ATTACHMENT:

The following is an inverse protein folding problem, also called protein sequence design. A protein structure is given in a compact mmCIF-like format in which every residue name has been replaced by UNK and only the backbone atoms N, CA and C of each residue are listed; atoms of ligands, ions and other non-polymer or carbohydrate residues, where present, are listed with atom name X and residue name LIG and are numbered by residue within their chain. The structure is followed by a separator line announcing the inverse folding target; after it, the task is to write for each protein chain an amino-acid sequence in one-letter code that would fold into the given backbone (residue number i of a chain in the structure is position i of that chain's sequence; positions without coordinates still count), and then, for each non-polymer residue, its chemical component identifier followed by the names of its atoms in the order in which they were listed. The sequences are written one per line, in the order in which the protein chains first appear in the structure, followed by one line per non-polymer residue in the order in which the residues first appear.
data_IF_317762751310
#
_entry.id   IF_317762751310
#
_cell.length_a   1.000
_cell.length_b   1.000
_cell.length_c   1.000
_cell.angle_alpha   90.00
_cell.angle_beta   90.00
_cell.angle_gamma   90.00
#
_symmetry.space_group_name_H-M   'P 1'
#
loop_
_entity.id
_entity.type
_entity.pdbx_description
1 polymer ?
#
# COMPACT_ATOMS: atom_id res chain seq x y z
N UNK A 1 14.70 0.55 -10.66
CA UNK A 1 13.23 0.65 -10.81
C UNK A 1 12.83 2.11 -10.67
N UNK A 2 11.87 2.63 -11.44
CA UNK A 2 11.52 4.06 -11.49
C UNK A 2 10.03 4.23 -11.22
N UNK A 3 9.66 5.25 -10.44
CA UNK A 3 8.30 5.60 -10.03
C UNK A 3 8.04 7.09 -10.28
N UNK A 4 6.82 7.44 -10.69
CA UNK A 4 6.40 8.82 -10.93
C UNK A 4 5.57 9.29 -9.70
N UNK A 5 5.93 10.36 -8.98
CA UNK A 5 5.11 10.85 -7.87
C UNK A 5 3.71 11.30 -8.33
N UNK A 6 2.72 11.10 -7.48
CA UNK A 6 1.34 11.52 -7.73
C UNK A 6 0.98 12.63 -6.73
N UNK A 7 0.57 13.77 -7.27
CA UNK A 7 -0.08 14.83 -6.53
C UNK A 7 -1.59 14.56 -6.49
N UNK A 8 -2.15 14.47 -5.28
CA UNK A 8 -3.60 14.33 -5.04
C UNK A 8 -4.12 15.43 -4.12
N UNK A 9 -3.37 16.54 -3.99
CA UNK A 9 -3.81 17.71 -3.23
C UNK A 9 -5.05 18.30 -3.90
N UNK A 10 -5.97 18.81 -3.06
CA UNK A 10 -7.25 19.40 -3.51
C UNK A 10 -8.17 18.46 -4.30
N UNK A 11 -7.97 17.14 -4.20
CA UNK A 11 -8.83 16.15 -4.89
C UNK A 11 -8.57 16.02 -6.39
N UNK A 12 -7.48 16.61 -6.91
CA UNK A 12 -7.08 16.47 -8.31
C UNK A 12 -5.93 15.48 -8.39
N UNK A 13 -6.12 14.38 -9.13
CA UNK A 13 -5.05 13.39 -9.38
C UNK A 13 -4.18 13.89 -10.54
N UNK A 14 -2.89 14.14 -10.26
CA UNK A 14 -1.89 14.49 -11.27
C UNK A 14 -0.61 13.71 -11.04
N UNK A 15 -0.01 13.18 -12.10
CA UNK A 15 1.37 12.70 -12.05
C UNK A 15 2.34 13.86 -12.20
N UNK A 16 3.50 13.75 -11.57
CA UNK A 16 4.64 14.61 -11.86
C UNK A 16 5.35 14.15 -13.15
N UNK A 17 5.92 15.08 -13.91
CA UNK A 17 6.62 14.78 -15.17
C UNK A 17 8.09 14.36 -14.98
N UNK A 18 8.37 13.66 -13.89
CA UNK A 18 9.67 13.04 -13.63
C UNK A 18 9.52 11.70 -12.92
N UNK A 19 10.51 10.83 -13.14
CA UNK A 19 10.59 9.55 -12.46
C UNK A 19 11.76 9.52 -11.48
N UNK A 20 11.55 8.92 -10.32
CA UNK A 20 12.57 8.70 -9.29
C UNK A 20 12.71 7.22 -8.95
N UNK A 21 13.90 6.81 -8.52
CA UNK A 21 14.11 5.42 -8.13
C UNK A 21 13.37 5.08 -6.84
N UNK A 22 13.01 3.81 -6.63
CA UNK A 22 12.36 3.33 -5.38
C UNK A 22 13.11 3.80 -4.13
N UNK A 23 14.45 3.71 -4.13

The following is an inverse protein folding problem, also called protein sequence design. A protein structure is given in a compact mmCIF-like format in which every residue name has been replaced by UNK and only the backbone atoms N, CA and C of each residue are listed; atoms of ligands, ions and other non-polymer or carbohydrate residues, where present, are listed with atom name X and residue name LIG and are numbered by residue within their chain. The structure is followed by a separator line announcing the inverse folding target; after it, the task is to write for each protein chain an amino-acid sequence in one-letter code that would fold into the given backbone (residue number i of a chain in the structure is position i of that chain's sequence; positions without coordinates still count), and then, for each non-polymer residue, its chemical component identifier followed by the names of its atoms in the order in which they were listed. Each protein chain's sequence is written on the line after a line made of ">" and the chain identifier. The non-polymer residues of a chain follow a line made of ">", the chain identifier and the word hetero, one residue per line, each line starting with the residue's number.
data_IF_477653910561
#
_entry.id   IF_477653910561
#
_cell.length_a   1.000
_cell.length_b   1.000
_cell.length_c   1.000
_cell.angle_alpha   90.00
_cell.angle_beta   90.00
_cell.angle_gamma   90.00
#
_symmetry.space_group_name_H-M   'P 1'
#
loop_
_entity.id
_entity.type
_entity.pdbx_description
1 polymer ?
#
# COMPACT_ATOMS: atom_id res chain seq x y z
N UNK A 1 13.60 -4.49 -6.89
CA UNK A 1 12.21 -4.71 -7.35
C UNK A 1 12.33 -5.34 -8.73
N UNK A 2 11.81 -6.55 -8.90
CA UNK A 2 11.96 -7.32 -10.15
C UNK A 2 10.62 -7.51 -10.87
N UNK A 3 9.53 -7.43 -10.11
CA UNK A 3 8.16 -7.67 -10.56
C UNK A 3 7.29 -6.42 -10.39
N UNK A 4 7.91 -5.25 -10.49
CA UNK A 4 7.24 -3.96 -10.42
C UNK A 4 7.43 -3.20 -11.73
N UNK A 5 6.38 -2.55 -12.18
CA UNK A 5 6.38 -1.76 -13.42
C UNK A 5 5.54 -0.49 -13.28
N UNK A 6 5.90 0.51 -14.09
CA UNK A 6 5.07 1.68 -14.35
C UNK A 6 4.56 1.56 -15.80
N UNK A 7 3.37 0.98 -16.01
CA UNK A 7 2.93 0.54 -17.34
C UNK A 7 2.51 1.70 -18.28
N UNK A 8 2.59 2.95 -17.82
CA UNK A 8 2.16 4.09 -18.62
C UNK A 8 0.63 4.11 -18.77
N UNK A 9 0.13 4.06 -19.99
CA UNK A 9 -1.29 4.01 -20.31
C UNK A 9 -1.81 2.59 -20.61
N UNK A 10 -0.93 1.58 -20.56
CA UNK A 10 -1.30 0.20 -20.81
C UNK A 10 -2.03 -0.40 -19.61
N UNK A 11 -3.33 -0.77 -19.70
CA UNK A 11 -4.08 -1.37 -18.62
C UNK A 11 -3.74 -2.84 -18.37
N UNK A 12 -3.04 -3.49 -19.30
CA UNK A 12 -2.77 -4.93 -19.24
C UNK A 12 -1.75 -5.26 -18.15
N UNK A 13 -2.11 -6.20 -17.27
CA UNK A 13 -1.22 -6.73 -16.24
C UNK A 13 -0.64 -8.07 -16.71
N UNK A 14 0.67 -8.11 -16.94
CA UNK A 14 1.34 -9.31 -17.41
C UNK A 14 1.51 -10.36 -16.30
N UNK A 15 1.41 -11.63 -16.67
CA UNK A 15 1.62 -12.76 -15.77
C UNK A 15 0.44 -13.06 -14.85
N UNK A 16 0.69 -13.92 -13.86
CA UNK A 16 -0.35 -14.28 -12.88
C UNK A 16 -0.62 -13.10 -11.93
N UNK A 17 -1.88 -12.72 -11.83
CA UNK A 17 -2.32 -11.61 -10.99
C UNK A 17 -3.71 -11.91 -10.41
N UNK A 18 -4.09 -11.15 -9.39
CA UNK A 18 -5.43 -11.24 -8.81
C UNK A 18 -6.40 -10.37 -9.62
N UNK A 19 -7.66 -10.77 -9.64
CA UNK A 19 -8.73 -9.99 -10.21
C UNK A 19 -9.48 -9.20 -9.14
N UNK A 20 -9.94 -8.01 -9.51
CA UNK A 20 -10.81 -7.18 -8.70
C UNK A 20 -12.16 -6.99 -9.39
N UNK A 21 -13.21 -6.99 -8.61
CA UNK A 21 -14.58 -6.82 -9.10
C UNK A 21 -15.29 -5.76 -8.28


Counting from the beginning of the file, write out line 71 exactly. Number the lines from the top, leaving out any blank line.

CA UNK A 17 6.62 14.78 -15.17